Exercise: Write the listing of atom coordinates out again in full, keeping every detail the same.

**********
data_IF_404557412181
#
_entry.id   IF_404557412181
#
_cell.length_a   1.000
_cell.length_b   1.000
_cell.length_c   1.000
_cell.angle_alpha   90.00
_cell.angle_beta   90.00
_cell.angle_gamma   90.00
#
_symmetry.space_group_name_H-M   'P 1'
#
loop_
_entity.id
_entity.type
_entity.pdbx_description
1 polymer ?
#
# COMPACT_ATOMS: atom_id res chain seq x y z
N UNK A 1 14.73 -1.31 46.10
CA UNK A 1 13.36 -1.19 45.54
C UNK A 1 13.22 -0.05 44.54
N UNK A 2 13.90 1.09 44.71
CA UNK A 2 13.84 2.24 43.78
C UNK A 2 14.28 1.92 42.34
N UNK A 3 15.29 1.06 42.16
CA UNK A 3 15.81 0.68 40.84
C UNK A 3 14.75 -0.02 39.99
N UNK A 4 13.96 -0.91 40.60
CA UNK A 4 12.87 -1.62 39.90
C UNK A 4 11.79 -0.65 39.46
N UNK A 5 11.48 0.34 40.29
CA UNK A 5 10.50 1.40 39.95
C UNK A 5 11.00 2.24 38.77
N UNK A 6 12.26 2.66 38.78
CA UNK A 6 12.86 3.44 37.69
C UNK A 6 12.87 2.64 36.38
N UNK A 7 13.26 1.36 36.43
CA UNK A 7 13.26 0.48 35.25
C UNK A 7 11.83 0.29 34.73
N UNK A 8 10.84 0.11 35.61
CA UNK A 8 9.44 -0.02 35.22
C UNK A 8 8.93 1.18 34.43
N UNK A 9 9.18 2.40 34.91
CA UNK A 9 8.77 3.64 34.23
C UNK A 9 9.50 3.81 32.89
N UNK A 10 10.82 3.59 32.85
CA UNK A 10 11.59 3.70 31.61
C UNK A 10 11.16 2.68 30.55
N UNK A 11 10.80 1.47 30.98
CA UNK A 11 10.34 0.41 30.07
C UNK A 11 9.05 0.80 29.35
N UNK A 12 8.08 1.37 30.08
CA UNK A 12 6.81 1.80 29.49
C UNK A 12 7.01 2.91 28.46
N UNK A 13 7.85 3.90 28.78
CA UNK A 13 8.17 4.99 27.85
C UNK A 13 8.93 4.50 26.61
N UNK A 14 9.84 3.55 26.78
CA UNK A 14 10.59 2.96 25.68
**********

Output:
data_IF_404557412181
#
_entry.id   IF_404557412181
#
_cell.length_a   1.000
_cell.length_b   1.000
_cell.length_c   1.000
_cell.angle_alpha   90.00
_cell.angle_beta   90.00
_cell.angle_gamma   90.00
#
_symmetry.space_group_name_H-M   'P 1'
#
loop_
_entity.id
_entity.type
_entity.pdbx_description
1 polymer ?
#
# COMPACT_ATOMS: atom_id res chain seq x y z
N UNK A 1 14.73 -1.31 46.10
CA UNK A 1 13.36 -1.19 45.54
C UNK A 1 13.22 -0.05 44.54
N UNK A 2 13.90 1.09 44.71
CA UNK A 2 13.84 2.24 43.78
C UNK A 2 14.28 1.92 42.34
N UNK A 3 15.29 1.06 42.16
CA UNK A 3 15.81 0.68 40.84
C UNK A 3 14.75 -0.02 39.99
N UNK A 4 13.96 -0.91 40.60
CA UNK A 4 12.87 -1.62 39.90
C UNK A 4 11.79 -0.65 39.46
N UNK A 5 11.48 0.34 40.29
CA UNK A 5 10.50 1.40 39.95
C UNK A 5 11.00 2.24 38.77
N UNK A 6 12.26 2.66 38.78
CA UNK A 6 12.86 3.44 37.69
C UNK A 6 12.87 2.64 36.38
N UNK A 7 13.26 1.36 36.43
CA UNK A 7 13.26 0.48 35.25
C UNK A 7 11.83 0.29 34.73
N UNK A 8 10.84 0.11 35.61
CA UNK A 8 9.44 -0.02 35.22
C UNK A 8 8.93 1.18 34.43
N UNK A 9 9.18 2.40 34.91
CA UNK A 9 8.77 3.64 34.23
C UNK A 9 9.50 3.81 32.89
N UNK A 10 10.82 3.59 32.85
CA UNK A 10 11.59 3.70 31.61
C UNK A 10 11.16 2.68 30.55
N UNK A 11 10.80 1.47 30.98
CA UNK A 11 10.34 0.41 30.07
C UNK A 11 9.05 0.80 29.35
N UNK A 12 8.08 1.37 30.08
CA UNK A 12 6.81 1.80 29.49
C UNK A 12 7.01 2.91 28.46
N UNK A 13 7.85 3.90 28.78
CA UNK A 13 8.17 4.99 27.85
C UNK A 13 8.93 4.50 26.61
N UNK A 14 9.84 3.55 26.78
CA UNK A 14 10.59 2.96 25.68